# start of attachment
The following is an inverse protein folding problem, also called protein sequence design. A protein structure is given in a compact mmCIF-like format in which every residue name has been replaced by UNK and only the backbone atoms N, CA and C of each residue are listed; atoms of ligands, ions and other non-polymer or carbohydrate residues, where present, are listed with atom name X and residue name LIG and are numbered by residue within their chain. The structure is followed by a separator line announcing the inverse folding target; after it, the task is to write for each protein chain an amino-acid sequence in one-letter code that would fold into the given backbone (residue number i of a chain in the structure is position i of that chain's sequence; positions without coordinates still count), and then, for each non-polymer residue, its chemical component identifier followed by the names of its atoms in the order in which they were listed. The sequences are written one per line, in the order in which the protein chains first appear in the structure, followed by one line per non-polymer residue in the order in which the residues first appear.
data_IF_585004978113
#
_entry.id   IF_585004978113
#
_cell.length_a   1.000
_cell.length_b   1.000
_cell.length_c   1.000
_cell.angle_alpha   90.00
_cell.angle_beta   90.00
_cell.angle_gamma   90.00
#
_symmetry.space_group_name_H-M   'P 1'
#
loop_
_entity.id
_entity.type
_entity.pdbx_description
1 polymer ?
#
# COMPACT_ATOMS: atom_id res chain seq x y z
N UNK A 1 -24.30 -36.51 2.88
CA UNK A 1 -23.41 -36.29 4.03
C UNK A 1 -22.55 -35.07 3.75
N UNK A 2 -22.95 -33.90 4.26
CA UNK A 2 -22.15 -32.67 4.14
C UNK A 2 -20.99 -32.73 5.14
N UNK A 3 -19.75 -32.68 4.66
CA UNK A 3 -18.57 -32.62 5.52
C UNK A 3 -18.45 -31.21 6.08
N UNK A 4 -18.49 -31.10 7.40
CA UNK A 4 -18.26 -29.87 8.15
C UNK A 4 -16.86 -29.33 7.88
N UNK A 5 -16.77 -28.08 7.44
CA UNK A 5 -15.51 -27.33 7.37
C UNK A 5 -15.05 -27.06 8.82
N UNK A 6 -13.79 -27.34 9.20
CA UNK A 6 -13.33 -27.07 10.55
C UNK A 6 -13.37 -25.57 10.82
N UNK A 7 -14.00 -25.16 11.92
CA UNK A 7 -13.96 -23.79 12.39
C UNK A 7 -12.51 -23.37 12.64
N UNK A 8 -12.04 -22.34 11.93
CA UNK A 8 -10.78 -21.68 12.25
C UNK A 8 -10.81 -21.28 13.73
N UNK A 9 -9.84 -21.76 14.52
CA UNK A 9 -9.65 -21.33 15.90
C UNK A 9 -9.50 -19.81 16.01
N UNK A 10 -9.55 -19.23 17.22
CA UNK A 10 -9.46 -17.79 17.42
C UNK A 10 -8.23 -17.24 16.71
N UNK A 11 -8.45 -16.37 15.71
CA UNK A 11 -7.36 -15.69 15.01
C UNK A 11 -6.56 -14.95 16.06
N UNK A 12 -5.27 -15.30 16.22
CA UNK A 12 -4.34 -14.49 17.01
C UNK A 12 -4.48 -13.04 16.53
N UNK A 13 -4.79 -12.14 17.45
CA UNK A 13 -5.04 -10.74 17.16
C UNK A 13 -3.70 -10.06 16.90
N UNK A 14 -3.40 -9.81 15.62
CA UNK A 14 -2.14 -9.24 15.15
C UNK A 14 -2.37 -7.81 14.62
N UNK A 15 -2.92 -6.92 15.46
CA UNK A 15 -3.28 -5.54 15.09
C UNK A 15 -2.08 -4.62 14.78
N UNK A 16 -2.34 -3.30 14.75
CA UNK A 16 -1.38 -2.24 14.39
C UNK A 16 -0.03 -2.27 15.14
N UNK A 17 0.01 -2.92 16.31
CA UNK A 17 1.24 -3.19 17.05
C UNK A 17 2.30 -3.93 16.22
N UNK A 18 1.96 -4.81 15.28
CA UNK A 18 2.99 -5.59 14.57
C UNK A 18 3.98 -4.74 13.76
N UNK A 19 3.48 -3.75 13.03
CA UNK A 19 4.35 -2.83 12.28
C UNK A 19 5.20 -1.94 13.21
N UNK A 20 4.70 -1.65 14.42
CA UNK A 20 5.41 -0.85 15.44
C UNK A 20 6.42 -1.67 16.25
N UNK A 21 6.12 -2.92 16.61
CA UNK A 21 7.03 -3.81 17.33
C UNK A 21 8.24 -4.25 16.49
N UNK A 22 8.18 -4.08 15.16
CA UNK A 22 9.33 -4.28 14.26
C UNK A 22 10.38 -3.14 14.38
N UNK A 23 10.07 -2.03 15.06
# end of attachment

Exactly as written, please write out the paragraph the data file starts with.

The following is an inverse protein folding problem, also called protein sequence design. A protein structure is given in a compact mmCIF-like format in which every residue name has been replaced by UNK and only the backbone atoms N, CA and C of each residue are listed; atoms of ligands, ions and other non-polymer or carbohydrate residues, where present, are listed with atom name X and residue name LIG and are numbered by residue within their chain. The structure is followed by a separator line announcing the inverse folding target; after it, the task is to write for each protein chain an amino-acid sequence in one-letter code that would fold into the given backbone (residue number i of a chain in the structure is position i of that chain's sequence; positions without coordinates still count), and then, for each non-polymer residue, its chemical component identifier followed by the names of its atoms in the order in which they were listed. The sequences are written one per line, in the order in which the protein chains first appear in the structure, followed by one line per non-polymer residue in the order in which the residues first appear.